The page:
WASHINGTON — The ultra-right is hopping mad that House Speaker Dennis Hastert (R-Ill.) joined with Minority Leader Nancy Pelosi (D-Calif.) in a sharp protest to President George W. Bush for the FBI’s raid on the Capitol Hill offices of Rep. William Jefferson (D-La.).

Hastert and Pelosi saw the May 20 raid, in which 15 FBI agents spent 24 hours searching Jefferson’s office, as an unprecedented and menacing assault on “separation of powers.” It is, they charged, an affront to Congress’ role as a “co-equal” branch of government as spelled out in the Constitution. Senate Majority Leader Bill Frist (R-Tenn.), on the other hand, fully supported the FBI raid. The White House hastily put files seized from Jefferson’s office under seal for 45 days in hopes of tamping down the firestorm.

The ultra-right see Jefferson as their best hope of diverting attention from the vast “culture of corruption” that has engulfed the Republican Party since the Bush-Cheney gang took office. Already disgraced GOP Rep. “Duke” Cunningham is in jail and former House Majority Leader Tom DeLay has been indicted and resigned from office. Other Republican lawmakers are under investigation in the Cunningham and lobbyist Jack Abramoff scandals. The GOP’s best hope for neutralizing the “sleaze factor” in the 2006 midterm election is to convince voters that the Democrats are as bad as the Republicans.

One angry Republican ranted on Big Lizard’s Blog that Hastert is “permanently preventing the Republicans from using [Jefferson’s] massive corruption … as a bludgeon against the Democrats.”

The Jefferson case has all the earmarks of a Karl Rove operation. Bush’s chief political strategist, himself reportedly under indictment, has said that the key to his modus operandi is to identify the opposition’s “strongest point” and then undermine that strength with a campaign of smear and innuendo in the media. With corruption looming as a major threat to continued Republican control of the House and Senate, Rove would naturally seek out a vulnerable Democrat to even the odds.

Tactics of entrapment were used to “get” Jefferson, who has not been charged and maintains his innocence. An FBI agent posing as the agent of an African company allegedly handed Jefferson $100,000 in cash bribes as the video cameras rolled.

Newhouse News carried a report last year following the FBI search of Jefferson’s homes in Washington and New Orleans comparing the probe to the FBI’s ABSCAM in the early 1980s in which FBI agents dressed as Arab sheiks offered cash bribes to lawmakers. Sen. Harrison Williams (D-N.J.), a pro-labor lawmakers and several others were forced to resign at that time.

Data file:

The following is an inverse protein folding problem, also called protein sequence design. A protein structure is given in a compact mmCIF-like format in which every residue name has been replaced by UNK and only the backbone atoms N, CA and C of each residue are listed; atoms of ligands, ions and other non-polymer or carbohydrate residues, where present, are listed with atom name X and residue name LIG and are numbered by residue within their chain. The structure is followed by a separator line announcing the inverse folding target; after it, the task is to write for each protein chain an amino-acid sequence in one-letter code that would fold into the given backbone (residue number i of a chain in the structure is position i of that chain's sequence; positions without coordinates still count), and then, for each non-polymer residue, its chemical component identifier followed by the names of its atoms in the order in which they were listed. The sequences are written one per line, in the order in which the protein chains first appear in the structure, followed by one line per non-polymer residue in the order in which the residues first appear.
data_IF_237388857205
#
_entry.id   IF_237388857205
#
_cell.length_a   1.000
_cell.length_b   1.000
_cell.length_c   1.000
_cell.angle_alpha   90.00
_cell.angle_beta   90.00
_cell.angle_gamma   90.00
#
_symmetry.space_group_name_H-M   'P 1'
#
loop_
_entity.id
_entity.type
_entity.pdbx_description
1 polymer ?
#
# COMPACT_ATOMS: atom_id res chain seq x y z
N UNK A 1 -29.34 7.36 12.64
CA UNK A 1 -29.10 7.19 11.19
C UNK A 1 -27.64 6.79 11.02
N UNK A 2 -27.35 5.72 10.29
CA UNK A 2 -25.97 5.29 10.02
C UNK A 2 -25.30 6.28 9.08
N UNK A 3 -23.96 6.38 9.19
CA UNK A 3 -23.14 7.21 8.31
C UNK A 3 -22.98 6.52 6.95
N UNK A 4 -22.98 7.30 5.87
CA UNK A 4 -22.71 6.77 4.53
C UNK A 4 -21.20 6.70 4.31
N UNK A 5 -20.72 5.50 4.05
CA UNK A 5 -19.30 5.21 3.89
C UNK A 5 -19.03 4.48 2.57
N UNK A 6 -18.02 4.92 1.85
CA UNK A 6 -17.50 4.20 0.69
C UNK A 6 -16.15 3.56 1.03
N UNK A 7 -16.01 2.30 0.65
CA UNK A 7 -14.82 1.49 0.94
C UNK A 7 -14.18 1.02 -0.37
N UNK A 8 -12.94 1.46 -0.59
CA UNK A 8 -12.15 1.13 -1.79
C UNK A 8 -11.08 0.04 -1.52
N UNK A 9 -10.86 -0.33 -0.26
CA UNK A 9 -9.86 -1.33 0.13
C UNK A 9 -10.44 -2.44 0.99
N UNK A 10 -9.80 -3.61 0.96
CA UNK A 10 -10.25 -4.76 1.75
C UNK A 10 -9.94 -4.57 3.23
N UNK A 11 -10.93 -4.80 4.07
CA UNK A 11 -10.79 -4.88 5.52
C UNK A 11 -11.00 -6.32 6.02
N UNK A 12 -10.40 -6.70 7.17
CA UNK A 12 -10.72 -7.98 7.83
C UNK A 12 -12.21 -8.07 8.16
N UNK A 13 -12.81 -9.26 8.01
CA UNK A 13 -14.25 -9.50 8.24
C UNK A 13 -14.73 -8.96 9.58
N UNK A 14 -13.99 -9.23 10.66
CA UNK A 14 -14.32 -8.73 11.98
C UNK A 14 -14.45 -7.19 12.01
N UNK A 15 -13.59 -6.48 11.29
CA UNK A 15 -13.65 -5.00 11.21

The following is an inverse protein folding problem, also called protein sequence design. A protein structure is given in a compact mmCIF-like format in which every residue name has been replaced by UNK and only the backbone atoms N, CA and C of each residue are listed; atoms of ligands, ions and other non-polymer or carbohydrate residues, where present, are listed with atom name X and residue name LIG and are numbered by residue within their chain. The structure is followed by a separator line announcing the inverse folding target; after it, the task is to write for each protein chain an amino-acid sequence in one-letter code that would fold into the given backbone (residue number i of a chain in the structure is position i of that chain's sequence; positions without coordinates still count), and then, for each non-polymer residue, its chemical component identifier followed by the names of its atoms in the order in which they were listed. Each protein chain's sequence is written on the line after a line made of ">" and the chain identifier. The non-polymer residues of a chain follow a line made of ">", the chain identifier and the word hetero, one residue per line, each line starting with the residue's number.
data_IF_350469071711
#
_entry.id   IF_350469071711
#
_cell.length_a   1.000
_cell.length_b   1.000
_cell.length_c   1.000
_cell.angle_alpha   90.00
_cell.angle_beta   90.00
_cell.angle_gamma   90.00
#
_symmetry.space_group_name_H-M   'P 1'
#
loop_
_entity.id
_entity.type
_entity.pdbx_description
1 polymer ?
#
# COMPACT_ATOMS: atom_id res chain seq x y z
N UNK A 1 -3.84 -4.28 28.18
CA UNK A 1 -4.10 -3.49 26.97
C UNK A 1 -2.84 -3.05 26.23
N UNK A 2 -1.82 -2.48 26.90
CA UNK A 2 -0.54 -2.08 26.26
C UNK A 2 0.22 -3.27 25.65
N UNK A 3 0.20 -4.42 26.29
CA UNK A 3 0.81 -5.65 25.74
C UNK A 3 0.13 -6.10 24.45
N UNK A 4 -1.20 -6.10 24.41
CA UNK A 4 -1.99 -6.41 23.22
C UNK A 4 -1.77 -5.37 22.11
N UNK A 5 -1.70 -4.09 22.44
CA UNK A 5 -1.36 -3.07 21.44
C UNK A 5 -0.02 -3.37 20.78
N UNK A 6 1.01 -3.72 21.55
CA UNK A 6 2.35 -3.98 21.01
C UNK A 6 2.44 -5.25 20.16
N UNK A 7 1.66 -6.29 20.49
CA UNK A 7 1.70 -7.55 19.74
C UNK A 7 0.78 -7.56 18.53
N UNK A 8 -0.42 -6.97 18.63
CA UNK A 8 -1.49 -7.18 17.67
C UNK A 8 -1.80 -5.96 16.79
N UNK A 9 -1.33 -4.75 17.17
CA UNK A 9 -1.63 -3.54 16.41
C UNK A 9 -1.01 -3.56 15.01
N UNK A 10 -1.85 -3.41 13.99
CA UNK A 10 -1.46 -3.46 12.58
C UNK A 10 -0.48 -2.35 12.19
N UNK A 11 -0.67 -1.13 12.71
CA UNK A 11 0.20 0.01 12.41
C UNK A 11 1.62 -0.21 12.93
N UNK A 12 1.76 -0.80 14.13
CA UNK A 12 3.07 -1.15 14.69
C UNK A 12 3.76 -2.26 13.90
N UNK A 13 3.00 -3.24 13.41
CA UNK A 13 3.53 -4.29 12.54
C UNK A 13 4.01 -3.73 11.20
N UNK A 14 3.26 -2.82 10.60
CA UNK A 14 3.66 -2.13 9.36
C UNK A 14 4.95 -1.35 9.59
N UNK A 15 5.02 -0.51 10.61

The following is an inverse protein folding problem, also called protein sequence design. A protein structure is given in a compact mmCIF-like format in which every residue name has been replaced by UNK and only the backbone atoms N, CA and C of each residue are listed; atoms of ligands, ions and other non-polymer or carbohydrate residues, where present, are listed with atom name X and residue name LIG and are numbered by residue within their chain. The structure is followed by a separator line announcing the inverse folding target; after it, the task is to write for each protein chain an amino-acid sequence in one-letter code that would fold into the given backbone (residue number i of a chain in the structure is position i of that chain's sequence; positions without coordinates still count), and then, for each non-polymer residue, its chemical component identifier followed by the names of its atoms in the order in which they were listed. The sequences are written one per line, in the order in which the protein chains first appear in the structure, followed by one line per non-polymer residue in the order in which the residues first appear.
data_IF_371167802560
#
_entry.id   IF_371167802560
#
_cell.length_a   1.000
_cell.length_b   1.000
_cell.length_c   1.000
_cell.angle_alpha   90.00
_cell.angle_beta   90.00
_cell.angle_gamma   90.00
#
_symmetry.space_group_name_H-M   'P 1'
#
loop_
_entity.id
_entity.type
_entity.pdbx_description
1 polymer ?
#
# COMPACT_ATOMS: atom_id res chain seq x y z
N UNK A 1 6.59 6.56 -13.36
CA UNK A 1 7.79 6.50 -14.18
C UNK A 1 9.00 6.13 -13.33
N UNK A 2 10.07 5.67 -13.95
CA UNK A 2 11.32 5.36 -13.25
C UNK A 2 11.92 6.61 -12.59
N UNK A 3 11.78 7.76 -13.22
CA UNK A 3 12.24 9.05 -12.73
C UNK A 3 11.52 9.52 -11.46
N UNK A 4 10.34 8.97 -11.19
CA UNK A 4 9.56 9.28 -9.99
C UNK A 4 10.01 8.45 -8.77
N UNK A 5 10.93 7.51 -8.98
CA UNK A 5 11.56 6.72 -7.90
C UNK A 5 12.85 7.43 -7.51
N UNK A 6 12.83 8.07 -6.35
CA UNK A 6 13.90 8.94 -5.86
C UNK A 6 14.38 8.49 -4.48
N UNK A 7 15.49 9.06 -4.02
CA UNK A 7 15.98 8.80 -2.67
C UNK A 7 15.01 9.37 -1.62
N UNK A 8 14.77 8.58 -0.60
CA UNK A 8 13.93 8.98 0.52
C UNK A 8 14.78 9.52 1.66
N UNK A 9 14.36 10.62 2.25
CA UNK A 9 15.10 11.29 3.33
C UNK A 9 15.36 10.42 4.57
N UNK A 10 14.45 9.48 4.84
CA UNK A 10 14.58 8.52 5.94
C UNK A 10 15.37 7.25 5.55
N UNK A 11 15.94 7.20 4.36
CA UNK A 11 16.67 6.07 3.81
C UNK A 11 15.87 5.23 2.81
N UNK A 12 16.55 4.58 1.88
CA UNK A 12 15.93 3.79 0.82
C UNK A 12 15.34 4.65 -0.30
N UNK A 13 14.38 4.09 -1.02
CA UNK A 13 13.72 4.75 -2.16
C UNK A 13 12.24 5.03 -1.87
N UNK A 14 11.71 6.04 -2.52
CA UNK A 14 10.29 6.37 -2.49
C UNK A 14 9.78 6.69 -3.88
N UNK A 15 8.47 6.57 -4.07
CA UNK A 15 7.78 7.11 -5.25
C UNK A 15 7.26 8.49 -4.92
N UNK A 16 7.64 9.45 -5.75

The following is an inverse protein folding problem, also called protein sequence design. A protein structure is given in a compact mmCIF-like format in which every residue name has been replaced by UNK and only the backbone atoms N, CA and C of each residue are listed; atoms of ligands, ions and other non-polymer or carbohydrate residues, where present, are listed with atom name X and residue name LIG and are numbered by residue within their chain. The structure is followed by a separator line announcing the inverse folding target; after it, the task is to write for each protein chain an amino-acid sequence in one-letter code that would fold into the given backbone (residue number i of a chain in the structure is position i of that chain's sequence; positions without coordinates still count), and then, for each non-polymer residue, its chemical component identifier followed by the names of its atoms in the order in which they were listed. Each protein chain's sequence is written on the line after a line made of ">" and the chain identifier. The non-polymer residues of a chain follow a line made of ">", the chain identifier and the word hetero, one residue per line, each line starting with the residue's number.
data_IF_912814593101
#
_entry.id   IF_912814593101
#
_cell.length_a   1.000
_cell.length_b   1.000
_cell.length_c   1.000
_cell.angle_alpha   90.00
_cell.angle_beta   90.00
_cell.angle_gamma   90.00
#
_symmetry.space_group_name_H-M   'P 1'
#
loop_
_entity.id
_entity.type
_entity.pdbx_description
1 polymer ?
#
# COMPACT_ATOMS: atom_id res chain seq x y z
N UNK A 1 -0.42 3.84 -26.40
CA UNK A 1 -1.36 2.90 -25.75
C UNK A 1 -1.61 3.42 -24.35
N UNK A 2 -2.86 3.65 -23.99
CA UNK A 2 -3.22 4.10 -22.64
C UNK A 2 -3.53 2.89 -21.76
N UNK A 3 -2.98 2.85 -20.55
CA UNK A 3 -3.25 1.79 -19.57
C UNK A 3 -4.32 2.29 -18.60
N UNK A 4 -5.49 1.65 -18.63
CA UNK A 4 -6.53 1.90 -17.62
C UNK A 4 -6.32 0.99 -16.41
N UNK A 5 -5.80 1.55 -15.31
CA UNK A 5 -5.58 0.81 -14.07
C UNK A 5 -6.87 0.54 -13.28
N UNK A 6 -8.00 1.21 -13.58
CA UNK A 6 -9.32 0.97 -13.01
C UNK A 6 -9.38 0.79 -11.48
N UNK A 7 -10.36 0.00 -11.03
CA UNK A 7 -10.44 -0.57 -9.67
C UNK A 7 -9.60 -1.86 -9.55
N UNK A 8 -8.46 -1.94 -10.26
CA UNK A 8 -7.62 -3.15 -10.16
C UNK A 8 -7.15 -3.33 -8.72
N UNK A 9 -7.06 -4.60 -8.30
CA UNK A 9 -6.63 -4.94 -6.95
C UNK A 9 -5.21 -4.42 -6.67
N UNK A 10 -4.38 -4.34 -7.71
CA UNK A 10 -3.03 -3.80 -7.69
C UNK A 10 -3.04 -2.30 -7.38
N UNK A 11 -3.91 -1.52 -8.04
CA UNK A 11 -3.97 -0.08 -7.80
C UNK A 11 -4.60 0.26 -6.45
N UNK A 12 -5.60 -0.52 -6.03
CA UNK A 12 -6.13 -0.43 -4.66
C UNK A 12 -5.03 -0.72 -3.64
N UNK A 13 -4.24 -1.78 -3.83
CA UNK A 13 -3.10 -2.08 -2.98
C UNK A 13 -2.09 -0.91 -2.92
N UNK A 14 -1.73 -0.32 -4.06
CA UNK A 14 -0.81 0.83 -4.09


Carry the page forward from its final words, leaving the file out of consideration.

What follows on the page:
The probe of Jefferson, the Newhouse report states, has “all the markings of an undercover sting operation.” Former U.S. Attorney for Louisiana Harry Rosenberg told Newhouse, “Following ABSCAM, there was an outcry regarding the tension between entrapment and legitimate governmental investigations.” When entrapment tactics are used against elected officials, he added, “approval must come from the highest levels of the Justice Department.”

A congressional report in 1983, following ABSCAM, criticized the sting operations as “a license for agents to assume false identities to see what criminal activities could be detected and developed across the country.”

When the FBI, in 1990, “caught then-Washington Mayor Marion Barry on camera smoking crack in the Vista Hotel, it appeared to be an open and shut case.” But the jury perceived it differently: a white, Reagan Republican federal prosecutor was railroading a Black elected official. They found Barry guilty of one misdemeanor, drug possession.

There is a long and sordid history of targeting Black elected officials in these dirty trick operations going back to the racist vendetta against Harlem Rep. Adam Clayton Powell (D-N.Y.) in the 1960s. He was censured and forced to resign. His real transgression was his lead role in pushing through the Civil Rights and Voting Rights acts, Medicare and the anti-poverty programs while also opposing the Vietnam War. A more recent example is Philadelphia Mayor John Street. As he was campaigning for reelection facing a tough Republican challenger, aides discovered an FBI bug hidden in Street’s office. Outraged voters returned Street to office in a landslide.

Tim Wheeler (greenerpastures21212@yahoo.com) is the People’s Weekly World political correspondent




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